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Journal Article

The Effect of Polar, Nonpolar, and Electrostatic Interactions and Wetting Behavior on the Particle Assembly at Patterned Surfaces


Jonas,  Ulrich
MPI for Polymer Research, Max Planck Society;

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Jonas, U., & Krüger, C. (2002). The Effect of Polar, Nonpolar, and Electrostatic Interactions and Wetting Behavior on the Particle Assembly at Patterned Surfaces. Journal of Supramolecular Chemistry, 2(1-3), 255-270.

Cite as: http://hdl.handle.net/11858/00-001M-0000-000F-6727-9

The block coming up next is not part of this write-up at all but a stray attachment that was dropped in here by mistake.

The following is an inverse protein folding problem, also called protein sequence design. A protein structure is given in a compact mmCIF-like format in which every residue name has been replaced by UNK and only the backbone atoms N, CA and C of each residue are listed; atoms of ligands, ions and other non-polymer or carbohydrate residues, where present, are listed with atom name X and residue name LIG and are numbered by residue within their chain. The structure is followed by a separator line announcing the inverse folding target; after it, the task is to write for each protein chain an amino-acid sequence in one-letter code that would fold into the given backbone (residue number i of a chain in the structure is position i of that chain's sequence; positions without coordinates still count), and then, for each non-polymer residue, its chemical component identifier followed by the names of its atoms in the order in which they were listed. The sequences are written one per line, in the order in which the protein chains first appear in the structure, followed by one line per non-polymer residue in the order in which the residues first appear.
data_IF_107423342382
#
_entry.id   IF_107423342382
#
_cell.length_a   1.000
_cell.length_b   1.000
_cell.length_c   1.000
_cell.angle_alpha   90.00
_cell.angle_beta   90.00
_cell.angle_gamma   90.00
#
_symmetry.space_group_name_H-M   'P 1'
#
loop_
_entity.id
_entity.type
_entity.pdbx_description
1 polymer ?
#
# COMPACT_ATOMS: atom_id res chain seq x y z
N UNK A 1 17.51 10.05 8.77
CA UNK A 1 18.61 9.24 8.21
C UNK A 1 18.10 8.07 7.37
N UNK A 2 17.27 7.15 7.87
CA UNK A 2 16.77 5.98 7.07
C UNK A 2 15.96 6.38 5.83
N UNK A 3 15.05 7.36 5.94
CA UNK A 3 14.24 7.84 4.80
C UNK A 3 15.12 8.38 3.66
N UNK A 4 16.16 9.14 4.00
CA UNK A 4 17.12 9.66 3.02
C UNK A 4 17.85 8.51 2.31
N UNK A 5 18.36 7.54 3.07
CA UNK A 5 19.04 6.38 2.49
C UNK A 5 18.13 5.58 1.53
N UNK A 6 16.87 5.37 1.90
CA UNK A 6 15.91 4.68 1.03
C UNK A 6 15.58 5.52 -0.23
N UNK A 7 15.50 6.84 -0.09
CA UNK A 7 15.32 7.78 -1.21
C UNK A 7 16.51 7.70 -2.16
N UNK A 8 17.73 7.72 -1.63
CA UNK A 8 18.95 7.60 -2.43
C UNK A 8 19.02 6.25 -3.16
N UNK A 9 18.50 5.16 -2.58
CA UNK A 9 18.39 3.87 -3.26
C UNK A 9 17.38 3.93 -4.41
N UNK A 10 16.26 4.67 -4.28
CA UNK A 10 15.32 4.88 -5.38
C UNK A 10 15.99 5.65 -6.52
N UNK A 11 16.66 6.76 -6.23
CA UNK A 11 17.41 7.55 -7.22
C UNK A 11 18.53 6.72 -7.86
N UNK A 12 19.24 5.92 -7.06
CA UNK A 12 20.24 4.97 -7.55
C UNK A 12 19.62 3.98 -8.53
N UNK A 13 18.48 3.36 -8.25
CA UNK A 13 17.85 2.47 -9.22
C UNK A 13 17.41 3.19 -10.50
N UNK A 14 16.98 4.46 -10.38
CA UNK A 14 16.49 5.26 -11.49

Self-assembly processes at mesoscopic length scales (approx. 10 nm–100 μm) are both of fundamental interest, due to analogies but also substantial differences to self-assembly at the molecular level, as well as of technological relevance for novel manufacturing methods with objects of such dimensions. As model systems to investigate certain aspects of this new and exciting field emerging from supramolecular chemistry, the assembly behavior of different colloidal materials onto a variety of silane layer patterns was studied. The utilized particles were either hydrophobized silica spheres or polymer latices (the plural of `latex') (composed of polystyrene, polybutylacrylate, and polybutylmethacrylate, respectively) synthesized by emulsion polymerization with various amounts of ionizable surface groups (sulfate for polystyrene, methacrylic acid for the polyacrylate and -methacrylate latices). The patterned silane monolayers were obtained by a photolithographic patterning process from trialkoxysilanes with hydrophobic (alkyl chains), polar and reactive (amino function), or charged (quaternary trimethylammonium) substituents. Both, the particles and silane patterns cover a large range from hydrophobic to hydrophilic and non-charged to highly charged systems. The colloid assembly behavior for certain particle-pattern combinations was investigated in organic and aqueous media, with a variation of pH in the latter providing precise control over the particle's preference for a specific surface type. The influence of capillary forces on the assembly process during the drying stage was also examined at different pH values. A qualitative picture of the assembly mechanism under such varying conditions is drawn from the experimental results.